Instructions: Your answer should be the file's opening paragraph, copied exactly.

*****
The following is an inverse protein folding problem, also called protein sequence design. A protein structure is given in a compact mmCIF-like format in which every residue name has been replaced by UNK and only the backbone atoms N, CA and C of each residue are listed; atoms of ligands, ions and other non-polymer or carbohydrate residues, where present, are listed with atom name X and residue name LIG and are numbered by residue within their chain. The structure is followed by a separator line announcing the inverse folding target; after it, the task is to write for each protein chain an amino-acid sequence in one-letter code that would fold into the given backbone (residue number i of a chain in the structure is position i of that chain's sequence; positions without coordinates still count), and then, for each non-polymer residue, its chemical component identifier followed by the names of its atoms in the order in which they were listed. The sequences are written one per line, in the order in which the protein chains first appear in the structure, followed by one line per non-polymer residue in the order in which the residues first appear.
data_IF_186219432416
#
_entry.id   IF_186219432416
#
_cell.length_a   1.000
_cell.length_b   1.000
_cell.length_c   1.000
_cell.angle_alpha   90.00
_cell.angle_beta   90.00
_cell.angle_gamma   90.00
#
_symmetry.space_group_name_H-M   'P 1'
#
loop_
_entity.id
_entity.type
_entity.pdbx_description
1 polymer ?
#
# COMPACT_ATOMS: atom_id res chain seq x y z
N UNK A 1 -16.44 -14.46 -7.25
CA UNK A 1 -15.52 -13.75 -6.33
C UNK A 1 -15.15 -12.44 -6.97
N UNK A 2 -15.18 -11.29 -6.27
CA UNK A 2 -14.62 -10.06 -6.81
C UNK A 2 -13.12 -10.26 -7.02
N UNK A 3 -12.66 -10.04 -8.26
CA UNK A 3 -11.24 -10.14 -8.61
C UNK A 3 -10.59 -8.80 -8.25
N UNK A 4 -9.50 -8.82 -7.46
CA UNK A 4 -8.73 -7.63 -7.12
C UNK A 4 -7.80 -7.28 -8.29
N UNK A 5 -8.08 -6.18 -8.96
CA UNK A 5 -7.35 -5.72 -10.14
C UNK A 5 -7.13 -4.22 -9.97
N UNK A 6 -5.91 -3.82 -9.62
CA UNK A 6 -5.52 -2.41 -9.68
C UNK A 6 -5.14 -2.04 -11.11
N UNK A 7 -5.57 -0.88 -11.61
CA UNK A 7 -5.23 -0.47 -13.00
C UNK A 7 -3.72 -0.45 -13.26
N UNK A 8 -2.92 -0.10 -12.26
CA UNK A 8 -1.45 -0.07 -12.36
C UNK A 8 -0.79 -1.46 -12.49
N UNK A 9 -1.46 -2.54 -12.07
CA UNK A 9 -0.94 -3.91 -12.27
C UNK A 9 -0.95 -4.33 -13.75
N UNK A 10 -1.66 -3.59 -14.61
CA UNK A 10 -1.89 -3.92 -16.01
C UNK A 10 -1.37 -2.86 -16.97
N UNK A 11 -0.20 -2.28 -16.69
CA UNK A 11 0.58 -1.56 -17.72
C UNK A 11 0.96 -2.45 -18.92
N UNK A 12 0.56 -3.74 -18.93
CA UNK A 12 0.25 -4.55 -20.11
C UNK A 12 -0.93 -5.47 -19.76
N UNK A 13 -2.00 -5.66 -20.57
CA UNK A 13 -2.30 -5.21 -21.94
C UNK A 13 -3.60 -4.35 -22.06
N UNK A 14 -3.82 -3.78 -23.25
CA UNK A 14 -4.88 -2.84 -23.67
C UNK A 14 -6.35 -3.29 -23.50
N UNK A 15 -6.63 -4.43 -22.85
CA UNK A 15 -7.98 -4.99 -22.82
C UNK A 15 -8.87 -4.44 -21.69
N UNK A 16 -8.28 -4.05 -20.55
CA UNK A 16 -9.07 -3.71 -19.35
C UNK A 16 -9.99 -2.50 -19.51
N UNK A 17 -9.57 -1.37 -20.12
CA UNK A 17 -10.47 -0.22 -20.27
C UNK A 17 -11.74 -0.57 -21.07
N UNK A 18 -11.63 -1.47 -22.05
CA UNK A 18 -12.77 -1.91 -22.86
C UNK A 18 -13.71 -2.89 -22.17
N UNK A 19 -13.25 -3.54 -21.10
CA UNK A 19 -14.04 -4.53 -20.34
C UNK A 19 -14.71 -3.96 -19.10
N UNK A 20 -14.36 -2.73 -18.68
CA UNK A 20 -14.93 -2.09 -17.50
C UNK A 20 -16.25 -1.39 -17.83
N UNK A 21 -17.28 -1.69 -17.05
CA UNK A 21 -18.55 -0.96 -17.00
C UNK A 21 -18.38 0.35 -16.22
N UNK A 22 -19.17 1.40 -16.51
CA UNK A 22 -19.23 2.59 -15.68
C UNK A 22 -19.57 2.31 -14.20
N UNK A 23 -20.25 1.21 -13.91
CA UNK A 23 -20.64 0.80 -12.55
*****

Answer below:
The following is an inverse protein folding problem, also called protein sequence design. A protein structure is given in a compact mmCIF-like format in which every residue name has been replaced by UNK and only the backbone atoms N, CA and C of each residue are listed; atoms of ligands, ions and other non-polymer or carbohydrate residues, where present, are listed with atom name X and residue name LIG and are numbered by residue within their chain. The structure is followed by a separator line announcing the inverse folding target; after it, the task is to write for each protein chain an amino-acid sequence in one-letter code that would fold into the given backbone (residue number i of a chain in the structure is position i of that chain's sequence; positions without coordinates still count), and then, for each non-polymer residue, its chemical component identifier followed by the names of its atoms in the order in which they were listed. The sequences are written one per line, in the order in which the protein chains first appear in the structure, followed by one line per non-polymer residue in the order in which the residues first appear.